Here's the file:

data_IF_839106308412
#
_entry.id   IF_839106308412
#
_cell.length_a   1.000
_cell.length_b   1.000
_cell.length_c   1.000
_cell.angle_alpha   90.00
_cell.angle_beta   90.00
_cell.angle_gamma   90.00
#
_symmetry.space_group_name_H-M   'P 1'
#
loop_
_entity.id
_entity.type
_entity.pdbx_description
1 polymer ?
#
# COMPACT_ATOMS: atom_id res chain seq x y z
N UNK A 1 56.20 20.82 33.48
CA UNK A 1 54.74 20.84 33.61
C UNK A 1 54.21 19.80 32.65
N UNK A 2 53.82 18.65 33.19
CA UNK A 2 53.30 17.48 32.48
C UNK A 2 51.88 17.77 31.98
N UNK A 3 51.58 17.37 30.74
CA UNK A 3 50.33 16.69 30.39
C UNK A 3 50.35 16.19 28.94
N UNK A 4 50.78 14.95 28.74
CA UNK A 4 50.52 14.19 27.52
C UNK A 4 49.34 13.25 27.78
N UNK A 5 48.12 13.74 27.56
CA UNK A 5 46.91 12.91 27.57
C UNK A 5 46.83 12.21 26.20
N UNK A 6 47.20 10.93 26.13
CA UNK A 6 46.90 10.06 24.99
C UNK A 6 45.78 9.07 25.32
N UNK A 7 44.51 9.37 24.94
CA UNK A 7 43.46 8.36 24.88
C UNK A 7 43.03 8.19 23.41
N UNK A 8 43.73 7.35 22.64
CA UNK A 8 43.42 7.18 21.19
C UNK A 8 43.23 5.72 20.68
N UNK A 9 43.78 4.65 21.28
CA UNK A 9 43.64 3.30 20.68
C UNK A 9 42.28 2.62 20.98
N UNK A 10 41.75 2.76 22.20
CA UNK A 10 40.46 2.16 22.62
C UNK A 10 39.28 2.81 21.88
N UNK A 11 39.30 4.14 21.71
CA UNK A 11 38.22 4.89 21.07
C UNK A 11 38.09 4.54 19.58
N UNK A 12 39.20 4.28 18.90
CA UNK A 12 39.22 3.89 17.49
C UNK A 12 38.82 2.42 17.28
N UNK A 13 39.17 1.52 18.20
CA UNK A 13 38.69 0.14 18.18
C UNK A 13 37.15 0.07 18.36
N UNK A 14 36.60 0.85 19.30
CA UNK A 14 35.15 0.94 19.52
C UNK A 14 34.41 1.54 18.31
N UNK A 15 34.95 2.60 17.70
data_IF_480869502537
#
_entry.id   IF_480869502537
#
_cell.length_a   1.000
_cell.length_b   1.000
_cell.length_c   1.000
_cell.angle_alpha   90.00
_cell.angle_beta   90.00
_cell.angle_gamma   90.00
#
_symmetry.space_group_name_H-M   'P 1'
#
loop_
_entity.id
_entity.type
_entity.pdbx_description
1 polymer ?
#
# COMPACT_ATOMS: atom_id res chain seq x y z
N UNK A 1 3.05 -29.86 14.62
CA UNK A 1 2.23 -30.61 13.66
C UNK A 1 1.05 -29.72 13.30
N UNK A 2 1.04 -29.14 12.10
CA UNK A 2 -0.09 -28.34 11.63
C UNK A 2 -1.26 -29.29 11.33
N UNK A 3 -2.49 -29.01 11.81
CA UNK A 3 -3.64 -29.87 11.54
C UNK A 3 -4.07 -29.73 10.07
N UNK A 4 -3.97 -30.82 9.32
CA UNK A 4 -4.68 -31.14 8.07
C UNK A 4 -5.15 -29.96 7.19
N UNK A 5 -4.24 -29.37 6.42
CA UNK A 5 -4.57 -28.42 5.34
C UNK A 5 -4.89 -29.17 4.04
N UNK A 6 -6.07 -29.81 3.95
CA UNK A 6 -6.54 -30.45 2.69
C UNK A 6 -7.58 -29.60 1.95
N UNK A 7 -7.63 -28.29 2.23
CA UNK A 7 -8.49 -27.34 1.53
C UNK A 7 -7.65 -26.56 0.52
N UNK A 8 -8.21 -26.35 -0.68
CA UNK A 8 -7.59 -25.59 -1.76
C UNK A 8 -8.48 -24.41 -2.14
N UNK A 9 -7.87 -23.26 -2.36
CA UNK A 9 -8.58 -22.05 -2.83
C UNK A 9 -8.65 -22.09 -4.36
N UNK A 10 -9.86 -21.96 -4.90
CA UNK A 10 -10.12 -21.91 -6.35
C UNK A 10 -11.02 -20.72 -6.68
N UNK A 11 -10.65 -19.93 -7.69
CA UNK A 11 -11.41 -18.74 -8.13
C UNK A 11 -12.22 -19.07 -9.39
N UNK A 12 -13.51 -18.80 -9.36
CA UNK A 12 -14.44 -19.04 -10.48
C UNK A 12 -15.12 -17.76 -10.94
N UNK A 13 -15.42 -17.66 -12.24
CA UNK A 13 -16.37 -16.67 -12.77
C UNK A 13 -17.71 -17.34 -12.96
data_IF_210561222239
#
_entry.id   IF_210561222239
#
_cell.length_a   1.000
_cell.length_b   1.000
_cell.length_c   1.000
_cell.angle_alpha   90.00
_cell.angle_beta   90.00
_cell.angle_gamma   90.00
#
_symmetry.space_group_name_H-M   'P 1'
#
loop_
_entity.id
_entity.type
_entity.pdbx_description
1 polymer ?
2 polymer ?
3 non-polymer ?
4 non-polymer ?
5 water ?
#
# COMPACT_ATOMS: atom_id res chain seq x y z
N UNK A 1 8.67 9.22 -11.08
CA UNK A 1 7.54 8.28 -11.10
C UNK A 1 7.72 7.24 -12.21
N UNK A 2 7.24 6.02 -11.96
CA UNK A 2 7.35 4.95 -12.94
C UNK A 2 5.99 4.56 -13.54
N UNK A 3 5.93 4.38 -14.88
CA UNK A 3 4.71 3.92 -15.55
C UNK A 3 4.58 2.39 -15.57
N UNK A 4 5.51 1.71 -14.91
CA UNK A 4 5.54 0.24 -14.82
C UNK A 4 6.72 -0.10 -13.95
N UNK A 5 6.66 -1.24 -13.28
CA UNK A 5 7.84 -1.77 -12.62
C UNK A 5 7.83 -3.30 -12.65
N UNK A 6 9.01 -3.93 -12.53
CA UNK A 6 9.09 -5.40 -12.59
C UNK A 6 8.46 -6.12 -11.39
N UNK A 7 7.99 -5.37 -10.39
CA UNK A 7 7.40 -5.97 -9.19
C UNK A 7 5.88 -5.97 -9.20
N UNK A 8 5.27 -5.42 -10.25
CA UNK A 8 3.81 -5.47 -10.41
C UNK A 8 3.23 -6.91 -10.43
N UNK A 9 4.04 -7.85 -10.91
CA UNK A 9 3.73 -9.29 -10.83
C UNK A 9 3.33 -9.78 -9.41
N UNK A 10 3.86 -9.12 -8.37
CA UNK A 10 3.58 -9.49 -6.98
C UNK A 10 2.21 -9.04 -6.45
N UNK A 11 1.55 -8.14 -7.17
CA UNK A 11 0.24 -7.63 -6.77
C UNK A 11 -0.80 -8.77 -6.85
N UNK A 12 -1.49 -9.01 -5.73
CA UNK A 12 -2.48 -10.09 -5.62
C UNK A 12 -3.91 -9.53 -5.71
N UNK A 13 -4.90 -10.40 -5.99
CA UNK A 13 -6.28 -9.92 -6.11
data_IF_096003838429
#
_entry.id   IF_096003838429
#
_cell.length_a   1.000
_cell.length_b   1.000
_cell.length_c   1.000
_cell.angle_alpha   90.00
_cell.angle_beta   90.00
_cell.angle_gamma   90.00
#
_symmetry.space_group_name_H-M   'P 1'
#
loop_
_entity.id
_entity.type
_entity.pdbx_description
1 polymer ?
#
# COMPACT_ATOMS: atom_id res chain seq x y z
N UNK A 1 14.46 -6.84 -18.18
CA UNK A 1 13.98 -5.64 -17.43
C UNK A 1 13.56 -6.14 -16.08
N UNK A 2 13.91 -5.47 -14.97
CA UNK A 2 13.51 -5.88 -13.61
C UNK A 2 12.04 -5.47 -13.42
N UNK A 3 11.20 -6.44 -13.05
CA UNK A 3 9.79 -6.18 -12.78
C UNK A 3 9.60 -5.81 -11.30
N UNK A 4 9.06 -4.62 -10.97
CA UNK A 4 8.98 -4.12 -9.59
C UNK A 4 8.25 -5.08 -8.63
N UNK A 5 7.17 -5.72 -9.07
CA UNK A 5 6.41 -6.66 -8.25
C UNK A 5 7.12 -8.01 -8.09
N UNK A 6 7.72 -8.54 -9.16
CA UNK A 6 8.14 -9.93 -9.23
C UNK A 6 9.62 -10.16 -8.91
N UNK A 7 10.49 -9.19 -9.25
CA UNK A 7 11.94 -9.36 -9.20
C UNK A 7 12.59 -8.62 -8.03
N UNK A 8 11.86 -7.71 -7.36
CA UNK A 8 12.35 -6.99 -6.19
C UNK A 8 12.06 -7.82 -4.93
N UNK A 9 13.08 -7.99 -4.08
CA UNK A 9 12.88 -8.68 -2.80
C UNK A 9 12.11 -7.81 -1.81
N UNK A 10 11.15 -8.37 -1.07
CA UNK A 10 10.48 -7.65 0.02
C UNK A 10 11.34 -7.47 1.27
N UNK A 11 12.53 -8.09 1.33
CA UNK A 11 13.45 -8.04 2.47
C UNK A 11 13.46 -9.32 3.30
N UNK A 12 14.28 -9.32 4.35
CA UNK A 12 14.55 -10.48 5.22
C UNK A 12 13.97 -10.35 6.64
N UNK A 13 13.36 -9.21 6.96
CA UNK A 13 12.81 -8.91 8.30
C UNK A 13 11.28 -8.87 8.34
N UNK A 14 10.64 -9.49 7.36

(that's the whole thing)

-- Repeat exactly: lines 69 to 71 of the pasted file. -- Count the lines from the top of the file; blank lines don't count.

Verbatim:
_cell.length_b   1.000
_cell.length_c   1.000
_cell.angle_alpha   90.00